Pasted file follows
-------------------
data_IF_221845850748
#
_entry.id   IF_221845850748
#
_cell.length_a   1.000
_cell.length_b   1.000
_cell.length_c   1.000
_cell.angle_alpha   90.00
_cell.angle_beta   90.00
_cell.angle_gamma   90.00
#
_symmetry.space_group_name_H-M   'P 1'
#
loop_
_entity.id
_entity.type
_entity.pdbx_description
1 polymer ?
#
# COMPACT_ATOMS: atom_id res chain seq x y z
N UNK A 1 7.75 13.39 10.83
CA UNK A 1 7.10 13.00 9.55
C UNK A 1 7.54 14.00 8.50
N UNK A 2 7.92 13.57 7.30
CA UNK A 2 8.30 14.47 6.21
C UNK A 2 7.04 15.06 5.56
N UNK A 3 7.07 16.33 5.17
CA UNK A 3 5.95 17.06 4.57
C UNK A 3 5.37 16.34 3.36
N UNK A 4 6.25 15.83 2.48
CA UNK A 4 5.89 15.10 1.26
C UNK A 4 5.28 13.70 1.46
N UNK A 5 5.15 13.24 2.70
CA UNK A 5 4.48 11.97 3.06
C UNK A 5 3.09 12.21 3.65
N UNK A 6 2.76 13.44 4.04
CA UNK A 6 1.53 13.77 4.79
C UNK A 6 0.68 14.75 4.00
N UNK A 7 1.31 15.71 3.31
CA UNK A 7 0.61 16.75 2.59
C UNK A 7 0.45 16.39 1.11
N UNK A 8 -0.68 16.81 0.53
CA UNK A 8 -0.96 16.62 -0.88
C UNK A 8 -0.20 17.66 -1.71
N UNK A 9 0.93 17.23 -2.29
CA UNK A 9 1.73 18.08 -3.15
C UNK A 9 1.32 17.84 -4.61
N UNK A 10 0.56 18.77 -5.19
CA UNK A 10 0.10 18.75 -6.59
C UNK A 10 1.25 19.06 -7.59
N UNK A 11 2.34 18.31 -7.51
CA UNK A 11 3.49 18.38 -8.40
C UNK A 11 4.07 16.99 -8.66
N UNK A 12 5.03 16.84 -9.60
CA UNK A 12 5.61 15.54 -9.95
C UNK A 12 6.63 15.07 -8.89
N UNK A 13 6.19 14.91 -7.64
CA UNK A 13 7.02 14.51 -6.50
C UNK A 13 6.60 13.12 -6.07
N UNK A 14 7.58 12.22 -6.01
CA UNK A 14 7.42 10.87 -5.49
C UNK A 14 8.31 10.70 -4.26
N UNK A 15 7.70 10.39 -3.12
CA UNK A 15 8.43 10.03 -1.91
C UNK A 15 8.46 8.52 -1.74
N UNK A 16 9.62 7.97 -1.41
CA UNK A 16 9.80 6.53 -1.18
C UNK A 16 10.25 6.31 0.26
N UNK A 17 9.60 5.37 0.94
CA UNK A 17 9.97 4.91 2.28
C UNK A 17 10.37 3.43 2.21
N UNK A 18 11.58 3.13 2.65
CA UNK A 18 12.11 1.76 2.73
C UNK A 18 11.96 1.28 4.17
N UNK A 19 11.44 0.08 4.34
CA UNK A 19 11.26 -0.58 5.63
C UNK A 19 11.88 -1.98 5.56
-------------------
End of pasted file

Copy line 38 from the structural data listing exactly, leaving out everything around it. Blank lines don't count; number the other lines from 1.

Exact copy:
C UNK A 6 0.68 14.75 4.00